“No more news, please. No more news.” That’s been my early-morning refrain while checking news websites ever since 9/11. But inevitably, there is news from Pakistan. This past year, very few mornings have gone by without Americans waking up to read “Ten Taliban Members Killed in Pakistan” or “Militants Take Over Swat Valley, Close Girls’ Schools.” There is always news and it is always bad.
A new movie, Slackistan, wants to change that perception of Pakistan. Directed by British-based Hammad Khan, Slackistan is about a bunch of bored rich kids in Islamabad. And that’s it. That’s the plot. But that’s okay because they’re all hot. Oh yeah, and there’s probably an existential crisis or two thrown in for good measure. So basically your average American stoner movie sans the weed. At least that’s the impression I get. Watch the trailer for yourself and tell me if you see anything other than glamorous side-profiles of perturbed-looking young adults.
According to an article in The Guardian by Riazat Butt, that’s just the point.
“It’s a countercultural film, one that rejects the stereotypical western view of Pakistan, as well as one that rejects the prevailing establishment of older cultures and traditions.”
“Islamabad is quite dead but it has a lot of young people. It feels like smalltown America. The kids are living in a bubble. It’s chaotic outside but the two worlds don’t meet.
The Slackistan story – if it can be called that considering the absence of a hard and fast plot – is about the lives of young people in Islamabad. Khan cast locals – Islooites – with no acting experience, who were essentially playing themselves on screen. “Every Islooite is talking or listening to stories of other people. It is a small town and the mentality is that of characters from Gossip Girl. Who was seen with whom, what car they were in and what happened at the last party are typical concerns for the Islooite. This town isn’t big enough to get away with much.”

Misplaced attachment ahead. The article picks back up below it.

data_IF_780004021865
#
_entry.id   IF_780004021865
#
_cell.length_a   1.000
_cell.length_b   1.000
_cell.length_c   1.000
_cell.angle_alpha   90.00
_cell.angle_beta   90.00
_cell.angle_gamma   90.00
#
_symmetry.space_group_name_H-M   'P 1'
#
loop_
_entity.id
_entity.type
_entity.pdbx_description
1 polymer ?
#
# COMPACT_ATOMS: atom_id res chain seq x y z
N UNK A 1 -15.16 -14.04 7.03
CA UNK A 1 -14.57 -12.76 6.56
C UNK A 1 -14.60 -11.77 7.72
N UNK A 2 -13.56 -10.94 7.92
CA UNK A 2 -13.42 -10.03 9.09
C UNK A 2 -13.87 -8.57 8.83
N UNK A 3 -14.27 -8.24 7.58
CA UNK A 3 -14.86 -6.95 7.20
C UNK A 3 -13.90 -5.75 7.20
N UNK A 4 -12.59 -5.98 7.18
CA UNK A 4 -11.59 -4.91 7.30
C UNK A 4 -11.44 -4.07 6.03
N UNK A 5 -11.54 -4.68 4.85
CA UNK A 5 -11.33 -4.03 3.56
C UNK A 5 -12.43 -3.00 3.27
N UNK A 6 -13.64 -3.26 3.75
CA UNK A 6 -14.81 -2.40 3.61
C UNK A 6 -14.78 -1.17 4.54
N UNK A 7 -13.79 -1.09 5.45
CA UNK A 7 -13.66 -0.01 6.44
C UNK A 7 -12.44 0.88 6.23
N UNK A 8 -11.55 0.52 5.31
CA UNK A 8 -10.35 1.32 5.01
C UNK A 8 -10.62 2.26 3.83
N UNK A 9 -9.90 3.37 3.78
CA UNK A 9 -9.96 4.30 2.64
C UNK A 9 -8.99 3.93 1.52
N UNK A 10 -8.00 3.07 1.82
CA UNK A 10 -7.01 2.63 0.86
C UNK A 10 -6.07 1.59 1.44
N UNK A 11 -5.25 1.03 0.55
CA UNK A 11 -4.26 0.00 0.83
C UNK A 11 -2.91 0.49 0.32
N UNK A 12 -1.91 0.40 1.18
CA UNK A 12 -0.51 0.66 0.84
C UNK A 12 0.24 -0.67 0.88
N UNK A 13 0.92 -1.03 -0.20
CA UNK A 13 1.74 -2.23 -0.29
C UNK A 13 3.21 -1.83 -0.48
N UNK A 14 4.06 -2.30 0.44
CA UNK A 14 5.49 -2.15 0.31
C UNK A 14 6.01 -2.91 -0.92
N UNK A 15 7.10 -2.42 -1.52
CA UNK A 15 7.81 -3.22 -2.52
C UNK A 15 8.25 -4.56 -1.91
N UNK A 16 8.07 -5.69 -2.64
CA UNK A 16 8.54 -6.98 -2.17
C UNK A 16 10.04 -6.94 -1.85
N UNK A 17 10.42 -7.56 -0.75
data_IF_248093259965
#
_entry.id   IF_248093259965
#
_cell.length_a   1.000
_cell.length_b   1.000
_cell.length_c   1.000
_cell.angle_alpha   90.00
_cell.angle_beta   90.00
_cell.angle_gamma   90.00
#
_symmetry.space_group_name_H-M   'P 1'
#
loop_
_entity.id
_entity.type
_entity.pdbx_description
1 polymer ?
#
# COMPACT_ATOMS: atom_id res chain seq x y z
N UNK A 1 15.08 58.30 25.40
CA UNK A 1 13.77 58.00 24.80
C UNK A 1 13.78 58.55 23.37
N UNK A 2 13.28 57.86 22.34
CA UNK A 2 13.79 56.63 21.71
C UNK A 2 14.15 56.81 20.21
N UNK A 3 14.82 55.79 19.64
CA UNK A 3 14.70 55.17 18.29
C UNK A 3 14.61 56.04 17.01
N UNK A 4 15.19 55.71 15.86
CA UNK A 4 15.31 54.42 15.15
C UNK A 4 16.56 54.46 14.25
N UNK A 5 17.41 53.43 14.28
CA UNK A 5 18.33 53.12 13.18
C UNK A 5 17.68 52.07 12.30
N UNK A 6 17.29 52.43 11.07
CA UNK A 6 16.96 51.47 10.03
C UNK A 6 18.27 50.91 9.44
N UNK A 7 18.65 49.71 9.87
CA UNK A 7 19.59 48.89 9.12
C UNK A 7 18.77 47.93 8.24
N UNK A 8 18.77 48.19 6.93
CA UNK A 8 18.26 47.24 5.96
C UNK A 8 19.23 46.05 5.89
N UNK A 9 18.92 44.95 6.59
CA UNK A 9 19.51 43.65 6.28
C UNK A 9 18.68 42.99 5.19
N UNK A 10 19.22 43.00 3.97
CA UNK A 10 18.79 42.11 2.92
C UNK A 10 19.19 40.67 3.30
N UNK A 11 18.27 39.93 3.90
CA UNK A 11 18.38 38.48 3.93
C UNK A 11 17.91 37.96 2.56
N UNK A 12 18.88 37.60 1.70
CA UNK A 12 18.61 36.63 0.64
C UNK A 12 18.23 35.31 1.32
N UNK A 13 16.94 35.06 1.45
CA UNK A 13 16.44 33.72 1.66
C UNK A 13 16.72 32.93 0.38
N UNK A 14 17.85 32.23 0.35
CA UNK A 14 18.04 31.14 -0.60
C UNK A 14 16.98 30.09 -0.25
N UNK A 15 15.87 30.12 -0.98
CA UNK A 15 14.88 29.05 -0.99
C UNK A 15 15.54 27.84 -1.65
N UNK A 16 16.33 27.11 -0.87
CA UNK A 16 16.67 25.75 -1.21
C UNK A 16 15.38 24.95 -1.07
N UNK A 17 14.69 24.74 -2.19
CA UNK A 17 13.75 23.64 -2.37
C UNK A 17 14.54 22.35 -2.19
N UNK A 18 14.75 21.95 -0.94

I have mixed feelings about this film. On one hand, it’s nice to see something that doesn’t take itself too seriously and doesn’t involve random terrorist plots. Seeing random Pakistani kids live their lives is refreshing. On the other hand, it’s rich kids doing nothing. Why should I care? Why should my middle-class relatives in Pakistan, or even my middle-class relatives in America care? The director explains.
“They are the kids of businessmen, politicians or professionals,” explains Khan. “They are the future of Pakistan. They will inherit Islamabad and it is more interesting to look at what they might do with it, rather than look at the poor or the radicalised who have very little real power. The film is about growing up, too. It asks, can we really do this for the rest of our lives?”
So an insight into the inner workings of Pakistan’s high society will give us a paradigm to understanding its future? And radicals have very little real power? Okay, sure.
“This is the anti-Slumdog,” proclaims Aisha [female lead in the film]. “That was a good film but highly overrated. It wasn’t anything new. It didn’t show people a side they didn’t already know. This will be a film people talk about.”
Ah, back to the familiar protests, the whole we’re-not-just-a-third-world-country-with-poor-people game. Either way, ‘Slackistani’ is a great word. I’m totally including it in my vocabulary from now on. Just call me Slackistani-American from now one. Want to learn more? Join the Facebook group for Slakistan-related news.